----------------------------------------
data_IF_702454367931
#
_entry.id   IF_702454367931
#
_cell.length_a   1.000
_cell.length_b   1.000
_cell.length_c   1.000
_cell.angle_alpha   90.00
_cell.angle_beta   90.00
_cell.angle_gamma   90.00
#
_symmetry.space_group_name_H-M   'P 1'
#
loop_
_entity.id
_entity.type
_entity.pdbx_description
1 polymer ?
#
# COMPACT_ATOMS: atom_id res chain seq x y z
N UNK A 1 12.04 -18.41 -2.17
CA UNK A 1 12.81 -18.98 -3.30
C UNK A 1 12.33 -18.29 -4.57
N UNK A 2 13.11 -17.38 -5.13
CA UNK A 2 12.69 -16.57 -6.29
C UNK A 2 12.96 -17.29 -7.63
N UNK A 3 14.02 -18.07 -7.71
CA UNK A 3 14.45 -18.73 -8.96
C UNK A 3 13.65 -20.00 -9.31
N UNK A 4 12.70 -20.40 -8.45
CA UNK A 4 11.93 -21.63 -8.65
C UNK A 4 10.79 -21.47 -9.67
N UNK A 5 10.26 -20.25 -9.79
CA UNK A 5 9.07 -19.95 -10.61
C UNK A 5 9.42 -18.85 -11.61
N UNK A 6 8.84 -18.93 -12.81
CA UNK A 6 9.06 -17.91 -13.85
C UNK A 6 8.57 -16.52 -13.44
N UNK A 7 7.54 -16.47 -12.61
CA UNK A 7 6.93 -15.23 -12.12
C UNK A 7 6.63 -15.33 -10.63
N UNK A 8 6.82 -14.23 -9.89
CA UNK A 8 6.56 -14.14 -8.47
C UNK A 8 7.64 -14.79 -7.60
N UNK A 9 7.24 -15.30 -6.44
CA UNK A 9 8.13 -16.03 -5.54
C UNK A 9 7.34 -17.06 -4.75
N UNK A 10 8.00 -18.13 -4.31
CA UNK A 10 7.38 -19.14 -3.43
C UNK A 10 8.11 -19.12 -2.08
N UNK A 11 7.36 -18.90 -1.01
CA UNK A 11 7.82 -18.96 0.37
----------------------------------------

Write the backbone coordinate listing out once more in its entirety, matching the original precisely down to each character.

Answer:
data_IF_702454367931
#
_entry.id   IF_702454367931
#
_cell.length_a   1.000
_cell.length_b   1.000
_cell.length_c   1.000
_cell.angle_alpha   90.00
_cell.angle_beta   90.00
_cell.angle_gamma   90.00
#
_symmetry.space_group_name_H-M   'P 1'
#
loop_
_entity.id
_entity.type
_entity.pdbx_description
1 polymer ?
#
# COMPACT_ATOMS: atom_id res chain seq x y z
N UNK A 1 12.04 -18.41 -2.17
CA UNK A 1 12.81 -18.98 -3.30
C UNK A 1 12.33 -18.29 -4.57
N UNK A 2 13.11 -17.38 -5.13
CA UNK A 2 12.69 -16.57 -6.29
C UNK A 2 12.96 -17.29 -7.63
N UNK A 3 14.02 -18.07 -7.71
CA UNK A 3 14.45 -18.73 -8.96
C UNK A 3 13.65 -20.00 -9.31
N UNK A 4 12.70 -20.40 -8.45
CA UNK A 4 11.93 -21.63 -8.65
C UNK A 4 10.79 -21.47 -9.67
N UNK A 5 10.26 -20.25 -9.79
CA UNK A 5 9.07 -19.95 -10.61
C UNK A 5 9.42 -18.85 -11.61
N UNK A 6 8.84 -18.93 -12.81
CA UNK A 6 9.06 -17.91 -13.85
C UNK A 6 8.57 -16.52 -13.44
N UNK A 7 7.54 -16.47 -12.61
CA UNK A 7 6.93 -15.23 -12.12
C UNK A 7 6.63 -15.33 -10.63
N UNK A 8 6.82 -14.23 -9.89
CA UNK A 8 6.56 -14.14 -8.47
C UNK A 8 7.64 -14.79 -7.60
N UNK A 9 7.24 -15.30 -6.44
CA UNK A 9 8.13 -16.03 -5.54
C UNK A 9 7.34 -17.06 -4.75
N UNK A 10 8.00 -18.13 -4.31
CA UNK A 10 7.38 -19.14 -3.43
C UNK A 10 8.11 -19.12 -2.08
N UNK A 11 7.36 -18.90 -1.01
CA UNK A 11 7.82 -18.96 0.37